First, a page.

— -- Mountain bike rider Nicholi Rogatkin says it was adrenaline that pushed him to get back on his mountain bike and finish the course after he took a “terrifying” fall down a mountain cliff at a Utah race.
“I remember everything so vividly,” Rogatkin said today on “Good Morning America” of his fall last week at the Red Bull Rampage race. “I remember trying to stop myself and then realizing I wouldn’t be able to stop and then just catching air and falling off the cliff.”
The 19-year-old biker called the fall, which was captured on his helmet camera, the “craziest experience I’ve ever had.”
When Rogatkin landed, he described seeing “loads of blood” dripping from his face but still got back on his feet and began to walk around.
“The medics told me to stay down but I couldn’t help but get up and walk around,” he said. “I knew the adrenaline was running through me but, luckily, I felt like I was OK.”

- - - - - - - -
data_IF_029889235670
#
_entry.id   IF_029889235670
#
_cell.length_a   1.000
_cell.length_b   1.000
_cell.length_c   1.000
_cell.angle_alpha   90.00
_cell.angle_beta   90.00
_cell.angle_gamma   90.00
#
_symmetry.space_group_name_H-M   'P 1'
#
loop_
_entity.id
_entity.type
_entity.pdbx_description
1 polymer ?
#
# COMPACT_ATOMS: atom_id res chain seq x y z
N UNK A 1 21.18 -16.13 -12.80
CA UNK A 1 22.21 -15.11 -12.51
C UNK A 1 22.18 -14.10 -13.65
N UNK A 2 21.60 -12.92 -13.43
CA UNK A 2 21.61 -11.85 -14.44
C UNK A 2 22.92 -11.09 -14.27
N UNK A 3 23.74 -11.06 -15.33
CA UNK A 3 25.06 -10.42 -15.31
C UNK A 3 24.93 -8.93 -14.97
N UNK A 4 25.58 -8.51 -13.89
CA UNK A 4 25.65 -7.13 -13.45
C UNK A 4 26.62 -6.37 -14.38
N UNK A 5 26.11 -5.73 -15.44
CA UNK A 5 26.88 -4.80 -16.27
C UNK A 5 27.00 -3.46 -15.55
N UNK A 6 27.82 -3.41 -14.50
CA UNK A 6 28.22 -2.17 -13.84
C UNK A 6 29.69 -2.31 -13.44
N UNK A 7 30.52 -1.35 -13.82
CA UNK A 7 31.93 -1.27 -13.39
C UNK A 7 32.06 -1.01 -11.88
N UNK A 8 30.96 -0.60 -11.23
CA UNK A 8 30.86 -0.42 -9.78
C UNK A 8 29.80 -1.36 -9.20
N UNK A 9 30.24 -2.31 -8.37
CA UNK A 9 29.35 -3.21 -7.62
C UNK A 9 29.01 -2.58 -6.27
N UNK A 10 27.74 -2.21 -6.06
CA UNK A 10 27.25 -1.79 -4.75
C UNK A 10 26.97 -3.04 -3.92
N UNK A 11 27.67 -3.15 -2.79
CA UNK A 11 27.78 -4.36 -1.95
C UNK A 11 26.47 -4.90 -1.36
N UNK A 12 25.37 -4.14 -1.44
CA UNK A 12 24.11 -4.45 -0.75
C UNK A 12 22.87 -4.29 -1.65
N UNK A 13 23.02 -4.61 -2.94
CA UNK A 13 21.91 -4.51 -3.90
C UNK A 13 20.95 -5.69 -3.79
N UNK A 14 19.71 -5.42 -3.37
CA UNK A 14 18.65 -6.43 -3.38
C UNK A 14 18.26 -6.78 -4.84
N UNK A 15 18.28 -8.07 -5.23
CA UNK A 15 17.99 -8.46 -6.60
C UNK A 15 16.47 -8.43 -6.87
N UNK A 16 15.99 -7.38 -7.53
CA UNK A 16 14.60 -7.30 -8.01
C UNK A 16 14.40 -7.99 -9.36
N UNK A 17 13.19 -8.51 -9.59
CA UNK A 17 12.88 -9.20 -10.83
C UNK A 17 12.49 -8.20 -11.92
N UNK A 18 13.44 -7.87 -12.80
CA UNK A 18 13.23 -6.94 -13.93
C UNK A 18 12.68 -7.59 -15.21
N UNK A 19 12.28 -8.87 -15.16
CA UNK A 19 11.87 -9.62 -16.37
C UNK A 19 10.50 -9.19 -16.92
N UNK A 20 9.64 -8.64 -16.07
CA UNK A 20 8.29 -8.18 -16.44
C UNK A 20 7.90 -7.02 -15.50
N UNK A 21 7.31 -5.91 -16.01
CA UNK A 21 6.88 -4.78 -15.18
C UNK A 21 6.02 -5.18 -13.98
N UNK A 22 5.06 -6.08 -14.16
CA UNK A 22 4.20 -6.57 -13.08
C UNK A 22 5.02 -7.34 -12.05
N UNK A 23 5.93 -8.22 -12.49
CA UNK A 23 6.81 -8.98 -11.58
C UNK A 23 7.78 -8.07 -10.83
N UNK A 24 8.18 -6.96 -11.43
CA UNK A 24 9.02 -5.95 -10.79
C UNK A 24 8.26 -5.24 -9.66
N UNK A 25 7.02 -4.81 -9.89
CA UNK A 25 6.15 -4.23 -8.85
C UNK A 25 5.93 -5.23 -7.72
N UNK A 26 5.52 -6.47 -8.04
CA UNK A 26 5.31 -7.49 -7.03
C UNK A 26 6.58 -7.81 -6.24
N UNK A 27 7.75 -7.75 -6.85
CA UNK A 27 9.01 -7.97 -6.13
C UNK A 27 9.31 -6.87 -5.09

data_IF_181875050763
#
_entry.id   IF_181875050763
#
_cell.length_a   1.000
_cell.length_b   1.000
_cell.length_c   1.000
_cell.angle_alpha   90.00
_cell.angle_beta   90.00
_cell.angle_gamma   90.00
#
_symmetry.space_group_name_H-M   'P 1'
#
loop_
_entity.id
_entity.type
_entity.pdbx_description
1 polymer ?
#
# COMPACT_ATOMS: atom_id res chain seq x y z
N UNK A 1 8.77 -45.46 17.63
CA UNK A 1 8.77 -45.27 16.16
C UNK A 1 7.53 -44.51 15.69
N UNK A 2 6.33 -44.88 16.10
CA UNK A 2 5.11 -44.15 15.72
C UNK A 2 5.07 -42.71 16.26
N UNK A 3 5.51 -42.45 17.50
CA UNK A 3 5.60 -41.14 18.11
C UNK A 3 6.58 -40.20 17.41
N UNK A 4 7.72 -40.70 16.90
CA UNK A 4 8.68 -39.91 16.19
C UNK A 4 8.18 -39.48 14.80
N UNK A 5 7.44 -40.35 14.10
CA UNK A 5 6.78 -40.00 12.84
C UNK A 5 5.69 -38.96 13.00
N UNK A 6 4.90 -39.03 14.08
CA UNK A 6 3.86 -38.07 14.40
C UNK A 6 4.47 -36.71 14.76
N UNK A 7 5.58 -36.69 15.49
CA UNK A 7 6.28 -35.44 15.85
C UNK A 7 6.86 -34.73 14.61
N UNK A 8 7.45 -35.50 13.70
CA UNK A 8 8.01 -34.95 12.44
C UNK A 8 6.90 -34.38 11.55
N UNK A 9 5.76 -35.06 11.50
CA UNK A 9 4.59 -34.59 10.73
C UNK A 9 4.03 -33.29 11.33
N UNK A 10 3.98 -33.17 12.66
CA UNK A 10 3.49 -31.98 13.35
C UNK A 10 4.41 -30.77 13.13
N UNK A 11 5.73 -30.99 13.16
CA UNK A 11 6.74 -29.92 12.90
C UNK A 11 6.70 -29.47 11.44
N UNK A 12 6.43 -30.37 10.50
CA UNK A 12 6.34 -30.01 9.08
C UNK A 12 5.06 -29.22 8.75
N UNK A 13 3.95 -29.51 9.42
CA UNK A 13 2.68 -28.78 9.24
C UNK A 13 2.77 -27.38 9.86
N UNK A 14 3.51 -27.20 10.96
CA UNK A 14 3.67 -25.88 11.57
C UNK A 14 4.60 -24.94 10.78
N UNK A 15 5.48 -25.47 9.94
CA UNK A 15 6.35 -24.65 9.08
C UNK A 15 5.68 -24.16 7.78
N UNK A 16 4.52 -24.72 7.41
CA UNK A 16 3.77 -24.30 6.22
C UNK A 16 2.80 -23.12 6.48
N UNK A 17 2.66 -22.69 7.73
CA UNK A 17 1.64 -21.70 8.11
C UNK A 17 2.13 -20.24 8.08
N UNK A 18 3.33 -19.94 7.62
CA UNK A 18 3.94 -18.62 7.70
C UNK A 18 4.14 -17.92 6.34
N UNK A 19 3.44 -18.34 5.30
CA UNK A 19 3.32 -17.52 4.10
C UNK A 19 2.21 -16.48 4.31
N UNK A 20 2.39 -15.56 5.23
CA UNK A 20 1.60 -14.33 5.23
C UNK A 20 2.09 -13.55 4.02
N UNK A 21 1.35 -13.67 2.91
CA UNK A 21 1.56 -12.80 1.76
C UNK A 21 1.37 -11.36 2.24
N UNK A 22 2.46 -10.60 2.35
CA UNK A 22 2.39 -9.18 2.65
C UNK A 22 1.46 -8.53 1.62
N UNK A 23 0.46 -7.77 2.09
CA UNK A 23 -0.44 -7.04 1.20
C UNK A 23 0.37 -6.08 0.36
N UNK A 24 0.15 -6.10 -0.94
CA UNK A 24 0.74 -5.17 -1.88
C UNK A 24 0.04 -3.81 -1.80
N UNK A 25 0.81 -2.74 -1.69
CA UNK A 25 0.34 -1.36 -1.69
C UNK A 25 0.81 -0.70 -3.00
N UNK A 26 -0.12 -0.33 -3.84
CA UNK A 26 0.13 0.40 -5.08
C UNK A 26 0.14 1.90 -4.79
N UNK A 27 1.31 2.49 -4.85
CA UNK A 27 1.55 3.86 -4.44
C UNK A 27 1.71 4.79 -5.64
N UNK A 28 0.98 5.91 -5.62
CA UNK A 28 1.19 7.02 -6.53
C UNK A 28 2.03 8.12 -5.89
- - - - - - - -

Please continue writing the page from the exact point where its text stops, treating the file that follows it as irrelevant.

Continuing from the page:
What Rogatkin did next stunned onlookers at the event and thousands of people have since watched the video online.
“I took a look at my bike and I got up on it and I felt that it was all OK,” Rogatkin said on “GMA.” “I was hungry to finish the run and if I was able to finish it, I knew I was going to get back on that bike and try to finish the run. So as soon as I realized it was a possibility, I got back on the bike and continued.”
Rogatkin says he was “piloted by adrenaline” when he not only finished the course but also successfully completed a canyon gap, which he described as “the scariest jump” he has ever hit.
The mountain biker suffered only what he described as a “mangled face” but said he is otherwise feeling “100 percent OK.”
“I’ve had a worse fall in terms of injuries; you know I’ve ruptured my spleen, I’ve broken my legs. But this is the fall that I got the most lucky on,” he said. “It’s the most terrifying ever.”
Rogatkin said his thoughts are now with Paul Bass, a fellow mountain bike rider who suffered more serious injuries in a crash at the Red Bull Rampage.
“He suffered a horrific crash and, after an intense surgery, he’s on a long road to recovery, so all of our thoughts and prayers are with him, every day and whenever we ride,” Rogatkin said. “Crashes like this, they teach you that just the smallest mistake can result in the worst consequences no matter how good you are on your bike.”